McCrery Architects designed a new traditional Roman Catholic Church for a historic congregation in South Carolina.
Project: Saint Mary Help of Christians Roman Catholic Church, Aiken, SC
Architect: McCrery Architects, Washington, DC; James McCrery, AIA, NCARB, ICAA, principal
By Nancy A. Ruhling
The City of Aiken, SC, and Saint Mary Help of Christians Roman Catholic Church go back a long way, so it makes sense that their futures are as intertwined as their pasts. The city was founded in 1835, and 18 years later, the church began spreading the gospel of Jesus Christ to the nascent community. The original church was constructed in 1867 on the prominent downtown corner of Park Avenue and York Street. There it stood until 1878, when a tornado tore it down.
It was replaced in 1880 with the 30-seat Saint Clare Chapel, a brick Gothic Revival structure that local legend attributes to James Renwick Jr., the architect who designed, among other buildings, St. Patrick’s Cathedral in New York City and the Smithsonian Institution building in Washington, DC.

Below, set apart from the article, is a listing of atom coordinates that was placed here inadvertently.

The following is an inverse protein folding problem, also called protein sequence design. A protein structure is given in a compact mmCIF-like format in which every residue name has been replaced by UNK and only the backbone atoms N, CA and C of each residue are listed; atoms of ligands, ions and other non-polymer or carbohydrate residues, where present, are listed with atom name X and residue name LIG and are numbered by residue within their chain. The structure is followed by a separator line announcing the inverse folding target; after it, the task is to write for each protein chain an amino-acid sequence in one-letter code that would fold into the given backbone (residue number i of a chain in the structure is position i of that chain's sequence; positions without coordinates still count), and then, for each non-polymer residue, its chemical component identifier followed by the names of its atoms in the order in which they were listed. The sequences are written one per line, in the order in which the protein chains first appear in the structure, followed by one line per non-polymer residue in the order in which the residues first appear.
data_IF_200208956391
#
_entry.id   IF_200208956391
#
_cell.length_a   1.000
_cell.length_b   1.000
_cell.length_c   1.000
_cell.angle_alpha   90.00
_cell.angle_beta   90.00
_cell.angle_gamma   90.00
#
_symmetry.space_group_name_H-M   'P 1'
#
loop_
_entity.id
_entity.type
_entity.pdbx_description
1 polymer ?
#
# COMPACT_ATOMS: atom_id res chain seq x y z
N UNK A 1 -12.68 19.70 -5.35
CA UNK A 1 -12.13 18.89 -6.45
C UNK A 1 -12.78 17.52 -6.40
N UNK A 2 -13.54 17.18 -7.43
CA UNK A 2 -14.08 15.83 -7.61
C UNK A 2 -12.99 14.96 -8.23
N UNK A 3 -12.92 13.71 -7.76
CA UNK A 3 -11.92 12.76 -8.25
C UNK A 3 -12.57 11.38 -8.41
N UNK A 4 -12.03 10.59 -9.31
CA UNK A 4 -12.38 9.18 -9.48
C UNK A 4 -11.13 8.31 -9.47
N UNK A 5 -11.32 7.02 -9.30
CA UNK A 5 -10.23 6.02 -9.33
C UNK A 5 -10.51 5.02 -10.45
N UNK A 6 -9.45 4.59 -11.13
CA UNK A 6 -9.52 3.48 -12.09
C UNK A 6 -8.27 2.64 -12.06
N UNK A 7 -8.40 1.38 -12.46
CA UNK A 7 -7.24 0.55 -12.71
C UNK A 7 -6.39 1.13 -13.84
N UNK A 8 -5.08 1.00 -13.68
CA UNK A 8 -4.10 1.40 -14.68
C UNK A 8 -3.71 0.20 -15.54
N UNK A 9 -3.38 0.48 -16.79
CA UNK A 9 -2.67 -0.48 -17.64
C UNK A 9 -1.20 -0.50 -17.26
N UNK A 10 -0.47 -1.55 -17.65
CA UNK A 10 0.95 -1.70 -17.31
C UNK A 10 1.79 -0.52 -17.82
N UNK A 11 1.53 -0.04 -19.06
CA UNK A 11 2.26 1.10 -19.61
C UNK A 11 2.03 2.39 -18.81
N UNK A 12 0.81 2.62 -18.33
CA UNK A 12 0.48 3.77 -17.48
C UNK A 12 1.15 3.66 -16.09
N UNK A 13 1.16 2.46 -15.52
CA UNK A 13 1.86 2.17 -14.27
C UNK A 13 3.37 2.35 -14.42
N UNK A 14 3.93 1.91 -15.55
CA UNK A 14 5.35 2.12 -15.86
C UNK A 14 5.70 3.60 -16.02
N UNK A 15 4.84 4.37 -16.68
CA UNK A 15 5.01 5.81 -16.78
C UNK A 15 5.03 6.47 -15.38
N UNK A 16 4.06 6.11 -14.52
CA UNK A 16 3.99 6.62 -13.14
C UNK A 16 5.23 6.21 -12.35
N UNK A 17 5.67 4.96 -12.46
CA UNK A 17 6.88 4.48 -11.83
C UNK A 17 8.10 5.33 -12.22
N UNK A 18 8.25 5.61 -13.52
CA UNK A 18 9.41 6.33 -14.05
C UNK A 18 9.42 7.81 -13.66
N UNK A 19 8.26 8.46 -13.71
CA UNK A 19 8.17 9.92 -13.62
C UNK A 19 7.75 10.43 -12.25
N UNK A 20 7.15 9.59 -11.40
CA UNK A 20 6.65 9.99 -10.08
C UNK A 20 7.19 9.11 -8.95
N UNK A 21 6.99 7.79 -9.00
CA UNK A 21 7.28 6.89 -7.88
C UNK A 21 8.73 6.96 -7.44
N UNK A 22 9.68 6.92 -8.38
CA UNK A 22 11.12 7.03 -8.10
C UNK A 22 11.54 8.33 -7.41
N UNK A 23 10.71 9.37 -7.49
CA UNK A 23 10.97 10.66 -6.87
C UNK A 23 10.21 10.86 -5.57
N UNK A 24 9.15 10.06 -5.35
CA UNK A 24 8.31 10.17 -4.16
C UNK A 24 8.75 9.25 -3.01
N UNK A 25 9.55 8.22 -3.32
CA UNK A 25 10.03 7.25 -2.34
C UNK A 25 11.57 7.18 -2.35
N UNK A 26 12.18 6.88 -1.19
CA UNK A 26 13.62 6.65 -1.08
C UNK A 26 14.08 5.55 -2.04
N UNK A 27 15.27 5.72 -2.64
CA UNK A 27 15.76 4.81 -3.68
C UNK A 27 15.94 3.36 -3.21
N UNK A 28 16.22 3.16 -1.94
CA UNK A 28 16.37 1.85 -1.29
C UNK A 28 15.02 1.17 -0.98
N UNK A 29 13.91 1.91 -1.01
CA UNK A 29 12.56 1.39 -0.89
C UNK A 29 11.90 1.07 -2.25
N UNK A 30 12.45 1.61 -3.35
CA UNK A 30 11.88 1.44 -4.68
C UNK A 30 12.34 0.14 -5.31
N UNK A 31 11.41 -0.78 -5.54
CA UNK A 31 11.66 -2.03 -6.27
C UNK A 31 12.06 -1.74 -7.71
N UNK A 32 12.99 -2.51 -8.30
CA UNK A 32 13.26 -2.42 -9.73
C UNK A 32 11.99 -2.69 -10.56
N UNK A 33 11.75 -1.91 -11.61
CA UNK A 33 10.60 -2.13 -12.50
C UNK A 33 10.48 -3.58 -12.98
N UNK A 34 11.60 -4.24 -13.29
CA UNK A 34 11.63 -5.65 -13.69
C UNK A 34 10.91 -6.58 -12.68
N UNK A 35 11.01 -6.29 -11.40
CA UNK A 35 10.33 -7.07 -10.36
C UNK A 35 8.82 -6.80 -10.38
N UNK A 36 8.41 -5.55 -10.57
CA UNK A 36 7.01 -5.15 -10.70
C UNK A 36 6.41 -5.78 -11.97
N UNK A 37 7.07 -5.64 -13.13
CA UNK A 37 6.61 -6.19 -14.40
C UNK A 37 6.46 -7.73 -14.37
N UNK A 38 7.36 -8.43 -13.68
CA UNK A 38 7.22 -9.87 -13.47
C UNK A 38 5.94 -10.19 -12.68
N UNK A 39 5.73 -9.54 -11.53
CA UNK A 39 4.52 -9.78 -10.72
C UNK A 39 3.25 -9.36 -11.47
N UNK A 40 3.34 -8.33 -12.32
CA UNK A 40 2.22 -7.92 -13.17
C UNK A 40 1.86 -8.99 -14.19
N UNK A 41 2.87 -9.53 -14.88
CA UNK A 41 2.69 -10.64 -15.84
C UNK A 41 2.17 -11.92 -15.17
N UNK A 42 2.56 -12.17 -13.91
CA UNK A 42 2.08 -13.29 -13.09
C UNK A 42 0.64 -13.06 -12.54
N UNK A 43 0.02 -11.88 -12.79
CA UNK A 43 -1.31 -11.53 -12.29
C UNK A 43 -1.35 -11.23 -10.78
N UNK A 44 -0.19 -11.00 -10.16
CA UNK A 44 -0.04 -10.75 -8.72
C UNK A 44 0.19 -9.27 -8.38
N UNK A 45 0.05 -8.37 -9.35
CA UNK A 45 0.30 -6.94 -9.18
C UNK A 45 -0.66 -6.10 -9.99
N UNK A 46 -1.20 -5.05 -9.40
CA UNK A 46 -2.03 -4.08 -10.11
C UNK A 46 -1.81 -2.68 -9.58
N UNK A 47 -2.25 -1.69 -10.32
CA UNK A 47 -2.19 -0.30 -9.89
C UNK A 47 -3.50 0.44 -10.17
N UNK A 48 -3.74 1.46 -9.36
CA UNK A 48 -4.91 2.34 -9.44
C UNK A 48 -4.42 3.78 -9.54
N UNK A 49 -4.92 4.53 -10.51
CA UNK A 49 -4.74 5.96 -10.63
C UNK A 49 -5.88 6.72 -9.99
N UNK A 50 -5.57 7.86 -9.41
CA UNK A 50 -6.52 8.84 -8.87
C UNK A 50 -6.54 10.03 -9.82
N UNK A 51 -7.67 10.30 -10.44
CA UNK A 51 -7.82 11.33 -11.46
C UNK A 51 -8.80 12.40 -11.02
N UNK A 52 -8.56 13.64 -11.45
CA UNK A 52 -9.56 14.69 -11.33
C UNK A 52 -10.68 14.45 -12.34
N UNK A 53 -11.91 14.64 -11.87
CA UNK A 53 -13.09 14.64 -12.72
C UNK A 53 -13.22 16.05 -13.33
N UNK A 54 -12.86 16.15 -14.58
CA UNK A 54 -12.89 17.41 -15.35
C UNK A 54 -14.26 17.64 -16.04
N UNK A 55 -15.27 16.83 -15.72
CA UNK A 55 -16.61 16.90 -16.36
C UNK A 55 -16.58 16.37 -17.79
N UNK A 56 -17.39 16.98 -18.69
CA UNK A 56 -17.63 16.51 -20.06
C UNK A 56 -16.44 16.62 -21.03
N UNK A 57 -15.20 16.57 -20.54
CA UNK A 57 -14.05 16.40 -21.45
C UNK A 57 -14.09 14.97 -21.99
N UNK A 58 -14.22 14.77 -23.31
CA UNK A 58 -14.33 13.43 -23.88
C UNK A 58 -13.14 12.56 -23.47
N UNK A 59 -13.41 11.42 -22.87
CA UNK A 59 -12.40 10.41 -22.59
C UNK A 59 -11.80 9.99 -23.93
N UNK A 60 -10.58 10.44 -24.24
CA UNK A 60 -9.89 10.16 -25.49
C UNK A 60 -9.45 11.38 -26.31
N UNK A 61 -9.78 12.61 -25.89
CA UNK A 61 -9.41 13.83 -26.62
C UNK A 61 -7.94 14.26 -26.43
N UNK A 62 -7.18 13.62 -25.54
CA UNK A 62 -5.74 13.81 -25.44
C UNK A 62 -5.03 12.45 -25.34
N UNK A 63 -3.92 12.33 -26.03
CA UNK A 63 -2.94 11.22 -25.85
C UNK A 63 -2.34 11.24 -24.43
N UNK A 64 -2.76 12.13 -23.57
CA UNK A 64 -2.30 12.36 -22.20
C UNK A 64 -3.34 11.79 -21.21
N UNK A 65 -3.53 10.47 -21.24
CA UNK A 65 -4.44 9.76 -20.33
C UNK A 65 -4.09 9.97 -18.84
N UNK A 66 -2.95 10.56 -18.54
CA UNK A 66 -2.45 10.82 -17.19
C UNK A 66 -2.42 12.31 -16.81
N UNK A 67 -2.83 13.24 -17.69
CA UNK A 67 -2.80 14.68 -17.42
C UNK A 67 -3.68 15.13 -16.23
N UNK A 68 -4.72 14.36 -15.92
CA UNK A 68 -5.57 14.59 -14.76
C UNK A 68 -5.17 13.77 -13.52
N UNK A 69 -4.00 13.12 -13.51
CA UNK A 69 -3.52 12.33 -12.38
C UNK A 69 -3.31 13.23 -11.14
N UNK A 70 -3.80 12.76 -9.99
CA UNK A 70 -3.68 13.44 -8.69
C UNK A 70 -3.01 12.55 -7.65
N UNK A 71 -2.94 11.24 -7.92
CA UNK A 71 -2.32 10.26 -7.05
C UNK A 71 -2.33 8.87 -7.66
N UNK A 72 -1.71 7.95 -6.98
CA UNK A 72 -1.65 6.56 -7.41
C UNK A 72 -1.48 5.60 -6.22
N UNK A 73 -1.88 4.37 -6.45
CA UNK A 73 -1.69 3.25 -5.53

The congregation grew, and in 1905, the members commissioned a Gothic Revival church designed by McMurphy & Story of Augusta, GA, that was large enough to hold 250 parishioners. For the next century, it was this building, which was added to the U.S. National Register of Historic Places in 1982, that the congregation called home in a campus that had expanded to include a school, a gymnasium, an office and a rectory.
New Traditional Roman Catholic Church
When it came time to expand again, McCrery Architects of Washington, DC, was hired to create a new traditional Roman Catholic Church that would carry the congregation through the 22nd century. “This is a unique site because it is in the heart of town,” says architect James McCrery, AIA, NCARB, ICAA, and principal of the 9-year-old firm that bears his name. “The site is not contiguous. The streets run through the campus, and we had to arrange the new church so that it fit well. To get from the old to the new buildings, it’s an unusual, and pleasant, two-block walk.”